The solution found in Lamentations is a precursor to the more contemporary "slot encumbrance", which was popularized by Knave where characters can hold a number of unit-items equal to their Strength 'defense' ranging mostly from 11-16. Some small items can be 'stacked' so that many fit inside one unit container, which is called a slot (bringing to mind computer games like Diablo). Large items might take up multiple slots, with common wisdom being that an item that takes two hands to hold takes the space of two regular items. This abstraction proves very useful for procedural classic-inspired play which focuses on resource management, since 'big' unit-items (of which you'll have around 10 in total) are much easier to track than long lists of things.
At a first glance, one might think that the main difference between the audit method from Lamentations and the slot method from Knave is that one relies upon a checklist ("Gain 1 encumbrance if your character is carrying more than 10 items") whereas the other relies upon the abstraction of items into unit-weights or slots. However, the more striking difference is that Knave does not have an encumbrance system but merely an inventory management system. It gives characters a maximum carrying capacity, but the total limit is the final word; there is no trade-off between carrying more or less items versus moving slowly or quickly. Goblin Punch published a post prior to Knave's publication that actually reconciles slot inventory with scaling encumbrance . Errant seems to have taken cues from all these, but it introduces additional complexity by attaching both maximum carrying capacity and maximum speed to characters' random ability scores . With so much variation in published works and with so much system-specific complexity in individual takes, it’s difficult to find a solution that feels natural and simple.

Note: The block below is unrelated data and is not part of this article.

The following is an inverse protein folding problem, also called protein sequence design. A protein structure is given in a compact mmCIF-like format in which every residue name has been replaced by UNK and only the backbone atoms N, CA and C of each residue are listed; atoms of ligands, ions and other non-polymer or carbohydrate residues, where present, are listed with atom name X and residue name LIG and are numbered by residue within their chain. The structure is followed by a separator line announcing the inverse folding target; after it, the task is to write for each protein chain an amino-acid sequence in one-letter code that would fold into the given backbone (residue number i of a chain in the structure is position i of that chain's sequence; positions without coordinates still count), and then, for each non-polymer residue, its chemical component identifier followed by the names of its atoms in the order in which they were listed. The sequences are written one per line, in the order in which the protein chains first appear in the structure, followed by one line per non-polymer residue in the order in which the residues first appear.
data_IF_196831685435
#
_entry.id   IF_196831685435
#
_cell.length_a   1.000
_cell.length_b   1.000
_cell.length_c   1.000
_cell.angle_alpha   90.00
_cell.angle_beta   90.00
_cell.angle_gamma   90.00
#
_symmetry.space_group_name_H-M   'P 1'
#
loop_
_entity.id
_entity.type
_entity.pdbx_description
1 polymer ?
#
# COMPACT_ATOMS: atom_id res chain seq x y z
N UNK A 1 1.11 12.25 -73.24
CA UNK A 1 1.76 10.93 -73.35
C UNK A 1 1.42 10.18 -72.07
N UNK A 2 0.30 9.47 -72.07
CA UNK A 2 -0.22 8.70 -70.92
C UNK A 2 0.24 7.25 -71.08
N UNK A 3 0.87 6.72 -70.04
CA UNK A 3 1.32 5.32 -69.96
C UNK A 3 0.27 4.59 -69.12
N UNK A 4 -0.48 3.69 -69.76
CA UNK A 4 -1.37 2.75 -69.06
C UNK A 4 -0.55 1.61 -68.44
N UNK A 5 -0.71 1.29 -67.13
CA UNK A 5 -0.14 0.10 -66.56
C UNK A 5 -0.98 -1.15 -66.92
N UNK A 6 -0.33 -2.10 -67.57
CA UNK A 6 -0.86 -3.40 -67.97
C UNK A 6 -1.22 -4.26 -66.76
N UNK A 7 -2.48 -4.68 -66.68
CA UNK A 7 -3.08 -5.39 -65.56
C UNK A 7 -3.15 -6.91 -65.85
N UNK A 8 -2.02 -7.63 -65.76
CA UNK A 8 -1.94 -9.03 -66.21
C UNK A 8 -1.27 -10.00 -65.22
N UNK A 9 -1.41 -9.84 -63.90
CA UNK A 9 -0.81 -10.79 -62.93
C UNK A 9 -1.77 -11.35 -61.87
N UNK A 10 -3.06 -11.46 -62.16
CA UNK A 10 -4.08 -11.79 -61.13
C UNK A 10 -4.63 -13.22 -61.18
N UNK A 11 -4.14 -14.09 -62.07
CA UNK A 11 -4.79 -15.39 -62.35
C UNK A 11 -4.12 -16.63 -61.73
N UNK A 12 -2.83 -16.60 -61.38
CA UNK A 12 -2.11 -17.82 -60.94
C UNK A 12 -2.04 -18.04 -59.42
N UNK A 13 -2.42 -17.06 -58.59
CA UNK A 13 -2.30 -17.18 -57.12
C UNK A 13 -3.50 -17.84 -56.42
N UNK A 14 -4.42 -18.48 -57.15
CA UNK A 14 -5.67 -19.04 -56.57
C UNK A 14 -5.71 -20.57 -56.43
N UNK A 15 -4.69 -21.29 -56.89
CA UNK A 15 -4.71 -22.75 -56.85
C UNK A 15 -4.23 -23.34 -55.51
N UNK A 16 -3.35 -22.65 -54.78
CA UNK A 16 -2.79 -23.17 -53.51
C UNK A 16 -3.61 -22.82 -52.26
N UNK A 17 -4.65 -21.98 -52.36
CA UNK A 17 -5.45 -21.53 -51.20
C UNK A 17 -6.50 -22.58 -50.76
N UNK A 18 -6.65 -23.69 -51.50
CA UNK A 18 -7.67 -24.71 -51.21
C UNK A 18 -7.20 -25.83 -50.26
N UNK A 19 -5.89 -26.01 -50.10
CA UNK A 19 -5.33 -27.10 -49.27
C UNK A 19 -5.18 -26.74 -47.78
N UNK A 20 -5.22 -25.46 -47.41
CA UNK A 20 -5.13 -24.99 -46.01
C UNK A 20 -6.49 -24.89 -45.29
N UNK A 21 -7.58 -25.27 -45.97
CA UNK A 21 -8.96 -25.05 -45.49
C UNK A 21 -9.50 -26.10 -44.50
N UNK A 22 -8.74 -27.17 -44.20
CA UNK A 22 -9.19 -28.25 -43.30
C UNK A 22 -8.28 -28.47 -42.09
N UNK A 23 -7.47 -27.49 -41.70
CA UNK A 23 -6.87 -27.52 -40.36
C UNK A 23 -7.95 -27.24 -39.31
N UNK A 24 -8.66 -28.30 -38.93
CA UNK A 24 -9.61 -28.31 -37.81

In Practice, What I'd Do Differently
My friends felt like they didn't have enough space to carry items according to Knave (characters already start with a lot of items, which is an issue I find recurrent in rulebooks that have stringent encumbrance systems). If I were more creative and knowledgeable, I would've probably followed Goblin Punch's cue in saying that they could carry more items at the expense of becoming slower and more tired; however, I'd feel bad imposing any made-up consequences for a condition which exists only in the fiction and not on paper, unless we had decided on that ahead of time. It's a central part of rulings over rules, sure, but you can't really ask that of a referee trying to be conscious of what is or isn't fair? Instead, we decided that they could all buy backpacks for some extra inventory space.
For games I run in the future, I'm not sure what I'll do. I'd like to accommodate my partner (and others, including myself!) who find many inventory management rules tedious at best. Besides, it's not like dungeon crawls always appeal to me aesthetically or even 'philosophically', so I wouldn't feel bad relegating inventory management to specific situations where encumbrance should actually matter. The difficult part, though, is that encumbrance works best when it meaningfully interfaces with the main activities of the game at hand. That is the whole point of it.
I think the simplest solution is to have a binary state of encumbrance and non-encumbrance. Tentatively, let's consider the original D&D armor class scale from 9 to 2 (descending). Let's add 1, so that our base armor class is 10. Then, let's say characters can carry up to a number of items equal to their armor class without being encumbered (see Luke Gearing's inventory rules for OD&D ), or else they can carry up to twice that number while they are already encumbered. This means that if you're not wearing any armor, you can carry 1-10 items without being encumbered or 11-20 items while encumbered. If you're wearing plate armor and a shield, however, you can only carry 1-3 items without being encumbered or 4-6 items while encumbered; this is only desirable if you are not expecting to carry anything heavy around. Good enough, isn't it?
That implies an armor class system, though, and that's its own baggage you have to lug around. The easier solution, anyway, is to just have 1-10 items be carried without encumbrance and 11-20 without (irrespective of armor worn). Next time, though, I will discuss the typical rules for combat in Dungeons & Dragons with a view to why they are how they are, and what symbolic underpinnings they have. Maybe a simpler solution for all this will emerge out of hindsight.